Why has the Library of Congress taken the trouble to digitize and make available
an old Victorian scrapbook? The answer lies in the compiler of this unique item
that has been part of the Library’s collection for several decades. He was
Lewis Carroll, or to use his real name, Charles Lutwidge Dodgson (1832-1898), was a lecturer in mathematics at the University of Oxford, England. He is known to the world as the author of two extremely popular stories for children, Alice’s Adventures in Wonderland (1865) and Through the Looking-Glass (1871), neither book out of print from the moment that they were first published. There have been countless editions of these books published around the world--translated into most foreign languages. The books have inspired music and art, stage-plays and films, sequels and imitations, and even computer games.
There is an insatiable desire to know more about Lewis Carroll. There are Lewis Carroll societies worldwide whose members actively encourage scholarship and research on Carroll, write papers, publish articles, and answer questions from the general public. He is the subject of dozens of biographies and conferences held in many countries. There is also a wide range of Websites.
I have been studying Carroll for almost thirty years and feel that I know him as well as anybody does. There is, of course, no one alive who has actually met Carroll, so much study is based on such sources as his private diaries, letters, manuscripts, photographs, and his works (published or otherwise). There are also personal reminiscences recorded by people who knew him, but these are always less reliable, tinged as they are with sentiment and susceptible to lapses in memory with the passing of time.
This scrapbook, however, provides another important source of information on Lewis Carroll. The contents are primarily press clippings collected and pasted into the scrapbook, selected personally by Lewis Carroll, and therefore, telling us something about his interests and collecting habits.
Lewis Carroll was a collector of information from an early age. A number of his scrapbooks exist, mostly containing his hand-written notes, drawings, and sketches. Some scrapbooks contain items clipped from newspapers, such as his repository known as Mischmasch, which contains examples of his early, published work in the press.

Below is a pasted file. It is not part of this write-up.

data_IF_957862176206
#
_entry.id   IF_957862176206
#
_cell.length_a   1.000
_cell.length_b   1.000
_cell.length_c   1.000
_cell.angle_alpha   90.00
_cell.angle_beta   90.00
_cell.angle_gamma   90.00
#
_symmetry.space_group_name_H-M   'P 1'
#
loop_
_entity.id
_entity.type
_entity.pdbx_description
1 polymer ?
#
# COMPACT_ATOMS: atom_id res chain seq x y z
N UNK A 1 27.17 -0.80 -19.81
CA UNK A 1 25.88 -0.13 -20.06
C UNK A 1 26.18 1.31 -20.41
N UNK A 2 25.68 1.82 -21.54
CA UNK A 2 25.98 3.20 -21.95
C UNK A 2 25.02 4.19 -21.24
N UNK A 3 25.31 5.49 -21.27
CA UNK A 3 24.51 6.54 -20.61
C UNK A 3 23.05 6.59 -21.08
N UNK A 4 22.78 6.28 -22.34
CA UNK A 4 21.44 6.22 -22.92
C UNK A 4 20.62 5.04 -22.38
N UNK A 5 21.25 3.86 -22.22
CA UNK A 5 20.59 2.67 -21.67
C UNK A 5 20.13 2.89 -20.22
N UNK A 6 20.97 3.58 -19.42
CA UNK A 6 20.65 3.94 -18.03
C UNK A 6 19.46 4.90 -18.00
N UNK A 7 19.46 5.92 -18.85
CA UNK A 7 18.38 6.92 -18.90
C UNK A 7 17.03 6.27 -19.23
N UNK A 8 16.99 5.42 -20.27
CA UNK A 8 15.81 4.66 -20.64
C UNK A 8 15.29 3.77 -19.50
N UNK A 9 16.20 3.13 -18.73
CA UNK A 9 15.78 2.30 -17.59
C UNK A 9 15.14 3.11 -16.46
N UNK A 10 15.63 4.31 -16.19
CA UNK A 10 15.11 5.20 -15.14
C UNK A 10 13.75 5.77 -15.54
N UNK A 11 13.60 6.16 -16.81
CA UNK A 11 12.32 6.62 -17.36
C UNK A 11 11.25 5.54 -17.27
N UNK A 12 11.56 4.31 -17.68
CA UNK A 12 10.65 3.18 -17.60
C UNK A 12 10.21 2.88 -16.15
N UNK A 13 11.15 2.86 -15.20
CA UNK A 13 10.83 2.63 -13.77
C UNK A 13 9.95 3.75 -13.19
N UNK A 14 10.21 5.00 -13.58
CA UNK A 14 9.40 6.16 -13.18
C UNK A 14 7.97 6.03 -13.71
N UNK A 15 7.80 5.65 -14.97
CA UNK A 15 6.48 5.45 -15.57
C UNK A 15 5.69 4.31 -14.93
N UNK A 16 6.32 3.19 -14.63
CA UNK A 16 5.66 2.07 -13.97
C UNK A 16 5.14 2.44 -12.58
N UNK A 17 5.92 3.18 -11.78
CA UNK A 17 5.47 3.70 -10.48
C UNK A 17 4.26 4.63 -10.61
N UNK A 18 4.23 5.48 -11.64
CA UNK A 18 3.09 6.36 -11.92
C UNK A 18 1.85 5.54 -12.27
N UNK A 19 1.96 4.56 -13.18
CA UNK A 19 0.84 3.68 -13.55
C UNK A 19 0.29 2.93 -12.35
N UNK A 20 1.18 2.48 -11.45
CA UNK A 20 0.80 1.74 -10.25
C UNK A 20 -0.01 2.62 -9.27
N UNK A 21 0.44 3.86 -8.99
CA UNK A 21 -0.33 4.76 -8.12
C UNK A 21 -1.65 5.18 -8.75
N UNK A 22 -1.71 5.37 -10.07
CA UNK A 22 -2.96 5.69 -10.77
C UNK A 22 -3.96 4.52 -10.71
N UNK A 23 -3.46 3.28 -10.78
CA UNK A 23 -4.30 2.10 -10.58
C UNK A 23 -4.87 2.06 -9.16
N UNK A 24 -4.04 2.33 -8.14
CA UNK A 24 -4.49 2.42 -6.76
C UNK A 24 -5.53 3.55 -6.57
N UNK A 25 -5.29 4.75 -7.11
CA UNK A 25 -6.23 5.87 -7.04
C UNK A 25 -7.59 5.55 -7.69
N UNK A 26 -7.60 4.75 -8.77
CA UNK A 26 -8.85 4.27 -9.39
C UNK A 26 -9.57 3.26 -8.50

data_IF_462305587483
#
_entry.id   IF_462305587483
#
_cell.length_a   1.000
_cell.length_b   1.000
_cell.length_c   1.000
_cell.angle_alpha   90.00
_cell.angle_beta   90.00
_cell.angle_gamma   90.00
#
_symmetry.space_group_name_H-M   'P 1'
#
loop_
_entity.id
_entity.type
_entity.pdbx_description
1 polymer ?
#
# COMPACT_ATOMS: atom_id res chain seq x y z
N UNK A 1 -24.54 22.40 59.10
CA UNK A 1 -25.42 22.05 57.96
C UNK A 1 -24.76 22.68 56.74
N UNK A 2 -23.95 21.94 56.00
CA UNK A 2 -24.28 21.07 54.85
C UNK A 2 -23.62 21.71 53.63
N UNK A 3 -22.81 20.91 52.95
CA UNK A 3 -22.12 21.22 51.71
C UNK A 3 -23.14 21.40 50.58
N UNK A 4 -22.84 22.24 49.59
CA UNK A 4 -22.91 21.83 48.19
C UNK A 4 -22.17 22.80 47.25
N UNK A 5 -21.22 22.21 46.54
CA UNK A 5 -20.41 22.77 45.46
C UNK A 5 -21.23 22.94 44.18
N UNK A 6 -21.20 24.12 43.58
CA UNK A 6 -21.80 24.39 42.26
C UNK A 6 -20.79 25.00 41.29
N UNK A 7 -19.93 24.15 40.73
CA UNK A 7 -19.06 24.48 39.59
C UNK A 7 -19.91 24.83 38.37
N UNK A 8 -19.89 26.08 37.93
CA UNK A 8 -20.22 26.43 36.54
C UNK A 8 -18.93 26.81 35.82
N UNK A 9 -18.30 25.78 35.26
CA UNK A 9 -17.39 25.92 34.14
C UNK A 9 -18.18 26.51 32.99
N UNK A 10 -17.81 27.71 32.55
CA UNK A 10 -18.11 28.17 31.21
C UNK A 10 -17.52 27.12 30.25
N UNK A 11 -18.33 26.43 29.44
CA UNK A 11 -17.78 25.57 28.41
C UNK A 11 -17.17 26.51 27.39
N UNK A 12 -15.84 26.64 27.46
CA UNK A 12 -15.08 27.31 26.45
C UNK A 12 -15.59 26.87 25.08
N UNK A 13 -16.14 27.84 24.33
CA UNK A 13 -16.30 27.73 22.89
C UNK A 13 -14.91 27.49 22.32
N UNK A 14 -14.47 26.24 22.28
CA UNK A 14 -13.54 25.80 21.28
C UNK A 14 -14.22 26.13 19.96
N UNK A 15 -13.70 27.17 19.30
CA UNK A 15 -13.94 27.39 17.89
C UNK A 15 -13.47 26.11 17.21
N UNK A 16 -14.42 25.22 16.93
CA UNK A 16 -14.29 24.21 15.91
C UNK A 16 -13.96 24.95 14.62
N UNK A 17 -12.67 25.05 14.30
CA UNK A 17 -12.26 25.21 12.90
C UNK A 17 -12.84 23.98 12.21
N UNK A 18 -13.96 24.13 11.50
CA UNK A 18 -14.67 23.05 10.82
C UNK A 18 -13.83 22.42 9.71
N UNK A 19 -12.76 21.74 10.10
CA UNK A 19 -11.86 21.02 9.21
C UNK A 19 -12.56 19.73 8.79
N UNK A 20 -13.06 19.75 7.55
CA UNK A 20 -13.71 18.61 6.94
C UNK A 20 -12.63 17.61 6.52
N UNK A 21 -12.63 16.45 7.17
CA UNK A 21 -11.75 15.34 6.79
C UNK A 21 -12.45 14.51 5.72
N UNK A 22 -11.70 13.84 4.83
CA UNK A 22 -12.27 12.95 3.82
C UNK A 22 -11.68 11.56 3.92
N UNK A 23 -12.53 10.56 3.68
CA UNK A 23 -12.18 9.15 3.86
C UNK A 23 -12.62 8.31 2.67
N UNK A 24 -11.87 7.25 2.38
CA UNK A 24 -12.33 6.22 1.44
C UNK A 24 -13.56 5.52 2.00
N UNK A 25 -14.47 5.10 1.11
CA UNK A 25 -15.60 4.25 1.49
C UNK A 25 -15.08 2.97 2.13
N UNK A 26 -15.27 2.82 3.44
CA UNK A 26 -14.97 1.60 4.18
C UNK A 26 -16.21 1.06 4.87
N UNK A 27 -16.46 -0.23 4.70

Carroll began a number of family magazines for his brothers and sisters with contributions from the family, but mainly written by himself. These contributions were chiefly manuscript items in the form of hand-made and hand-stitched notebooks, with illustrations drawn and painted by his family. When he went to university (attending his father’s old college, Christ Church, Oxford), these magazines were transformed into personal notebooks, designed to contain “useful” and “amusing” snippets that he wanted to revisit from time to time, possibly as a source for his own literary ideas.
Beginning in 1854 Carroll contributed poems and stories to various newspapers and journals. Published items were collected and pasted into notebooks, this scrapbook being no exception. However, the scrapbook in the Library of Congress is unique; it consists almost entirely of press clippings from a wide range of sources between 1855 and 1872. Some of the items are his published works and others are reviews of publications written under his own name, but the majority are clippings that caught his imagination and probably made him chuckle. Many of the clippings are funny and satirical, appealing to his sense of humor and his fascination with nonsense and the absurd. Some clippings are more profound–serious reviews of the work of people that he admired, such as Tennyson and the Terry sisters. Carroll took a great interest in the theater of his day and reviews of plays that he saw are included. Still other clippings record the controversies of his day at Oxford University; he was not averse to joining in from time to time with anonymous squibs and scurrilous papers printed and sent round the Common Rooms.